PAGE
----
My Lords, during the past week the Prime Minister has adopted two novel negotiating tactics. First, she decided on a personal diplomatic mission to the Commission, to be conducted over dinner. Yet according to reports, the meal lasted only just over an hour, which was barely enough time for a leisurely pizza, far less the sort of event that was likely to commend itself to the President of the European Commission. What was the purpose of this event, given its brevity and the lack of any new substantive proposals made at it by the Prime Minister? Secondly, the Prime Minister adopted the stance, “Please give me a good deal because my domestic parliamentary position is so weak”. Is the noble Baroness aware of any successful negotiations in which pleading one’s weakness has strengthened one’s hand? Do the Government really believe that the threat of no deal is credible, when the Brexit Secretary has described it as in effect a negotiating ploy just left on the table for the time being and the Home Secretary has called such an option simply untenable?
One of the first issues debated at the summit was the digital single market. The Prime Minister says that,
“it is right to keep up the pressure on completing its implementation … This will continue to be of benefit to us even after we leave the European Union”.
But we will not be members of the digital single market, so it is inconceivable that we will be as well off in respect of it outside as we would inside. What commitment are the Government prepared to make that, outside the EU, they will adopt the standards and regulations of the digital market so that we will gain the benefit of it?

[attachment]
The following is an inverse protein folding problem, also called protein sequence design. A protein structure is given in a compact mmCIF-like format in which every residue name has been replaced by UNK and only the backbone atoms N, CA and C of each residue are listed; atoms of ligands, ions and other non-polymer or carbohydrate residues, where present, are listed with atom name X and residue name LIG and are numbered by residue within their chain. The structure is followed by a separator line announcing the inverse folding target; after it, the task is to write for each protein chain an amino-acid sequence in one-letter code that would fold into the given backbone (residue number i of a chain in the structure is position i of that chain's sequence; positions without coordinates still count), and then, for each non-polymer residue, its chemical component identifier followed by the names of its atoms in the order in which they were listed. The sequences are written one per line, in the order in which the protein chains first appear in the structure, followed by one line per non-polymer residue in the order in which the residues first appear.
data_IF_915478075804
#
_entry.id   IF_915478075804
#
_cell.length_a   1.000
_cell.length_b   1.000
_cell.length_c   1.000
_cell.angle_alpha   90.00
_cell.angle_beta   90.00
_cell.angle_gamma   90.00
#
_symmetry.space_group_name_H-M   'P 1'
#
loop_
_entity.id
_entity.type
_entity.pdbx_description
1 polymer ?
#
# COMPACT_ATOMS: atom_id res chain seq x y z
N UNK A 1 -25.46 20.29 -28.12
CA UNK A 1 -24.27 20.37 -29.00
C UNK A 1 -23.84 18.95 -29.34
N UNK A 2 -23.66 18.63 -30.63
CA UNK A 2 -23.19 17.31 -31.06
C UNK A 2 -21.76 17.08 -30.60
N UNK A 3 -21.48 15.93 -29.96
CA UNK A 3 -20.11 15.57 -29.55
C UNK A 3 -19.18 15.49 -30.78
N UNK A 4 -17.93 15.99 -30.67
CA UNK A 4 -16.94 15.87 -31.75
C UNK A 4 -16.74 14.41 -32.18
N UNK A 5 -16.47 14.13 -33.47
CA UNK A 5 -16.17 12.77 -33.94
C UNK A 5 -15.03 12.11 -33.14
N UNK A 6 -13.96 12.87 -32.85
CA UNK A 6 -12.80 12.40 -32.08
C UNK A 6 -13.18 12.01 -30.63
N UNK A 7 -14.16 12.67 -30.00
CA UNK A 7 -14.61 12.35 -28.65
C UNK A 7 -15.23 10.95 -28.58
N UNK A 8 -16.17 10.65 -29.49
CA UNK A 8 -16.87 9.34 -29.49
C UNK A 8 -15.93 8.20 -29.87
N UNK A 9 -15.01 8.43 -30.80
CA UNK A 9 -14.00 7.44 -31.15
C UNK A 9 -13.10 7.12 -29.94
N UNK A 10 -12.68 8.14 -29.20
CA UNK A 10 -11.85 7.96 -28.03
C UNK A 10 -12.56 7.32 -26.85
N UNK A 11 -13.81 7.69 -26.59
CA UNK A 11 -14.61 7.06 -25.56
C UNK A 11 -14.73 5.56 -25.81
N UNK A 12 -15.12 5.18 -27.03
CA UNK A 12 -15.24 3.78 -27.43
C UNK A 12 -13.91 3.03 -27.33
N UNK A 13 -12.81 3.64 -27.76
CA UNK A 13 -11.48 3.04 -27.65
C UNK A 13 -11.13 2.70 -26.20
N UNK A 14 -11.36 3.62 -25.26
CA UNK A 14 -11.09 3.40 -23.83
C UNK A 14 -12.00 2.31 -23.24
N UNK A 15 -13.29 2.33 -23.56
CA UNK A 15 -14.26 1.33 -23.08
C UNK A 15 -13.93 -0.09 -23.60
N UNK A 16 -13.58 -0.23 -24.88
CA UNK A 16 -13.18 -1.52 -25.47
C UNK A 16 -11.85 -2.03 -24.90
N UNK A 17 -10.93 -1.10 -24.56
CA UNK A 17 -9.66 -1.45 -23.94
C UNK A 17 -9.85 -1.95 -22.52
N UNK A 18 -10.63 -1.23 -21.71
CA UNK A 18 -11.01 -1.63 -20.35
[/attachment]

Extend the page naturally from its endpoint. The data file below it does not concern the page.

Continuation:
The Government say that they welcome the EU sanctions on North Korea—as does the whole House. We are shortly to get a sanctions Bill in your Lordships’ House to deal with the position post Brexit, under which we will take control of and sovereignty over own sanctions, but does the noble Baroness agree that, on matters such as North Korea, such sanctions are effective only if we are in lock-step with the EU so that a common front is presented to the North Koreans, or against whomever else such sanctions are adopted? Have the Government given any thought to what sort of mechanism they will put in place to ensure that, as far as sanctions are concerned, it is possible to adopt that kind of lock-step? At the moment, it is completely unclear how that will be achieved.
The Prime Minister states that, up to now:
“Both sides have approached these talks with professionalism and a constructive spirit—and we should recognise what has been achieved to date”.
That is undoubtedly true, but we should also recognise what has not been achieved to date. Last week should have been the point at which substantive progress had been achieved on the three matters which it had been agreed would be prioritised so that we could get on to discussing the future trading and other relationships with the EU, but the truth is that we are nowhere near that point. At best, we might have reached it by the end of December, in which case substantive negotiations on all future aspects of our relationship will not start until January, a mere few months before those negotiations must be completed.
On citizens’ rights, one of the individual issues that have caused the hold-up, the Government come out with warm words, but why have they not simply given an unequivocal commitment that they will protect in full the rights of all EU citizens now? The Government say that we are making great progress and that we are almost there, but we do not know that and, certainly, the 3 million EU citizens in this country do not believe it. They retain a huge degree of scepticism about their status going forward. This is to be “settled status”, which we are told is going to be done easily and cheaply, but what time period have the Government in mind to grant settled status to more than 3 million EU nationals in this country? What resources are available? Are they satisfied that the Home Office and the Immigration Service have either the track record, the ethos or the resources to do this in a fair and expeditious manner?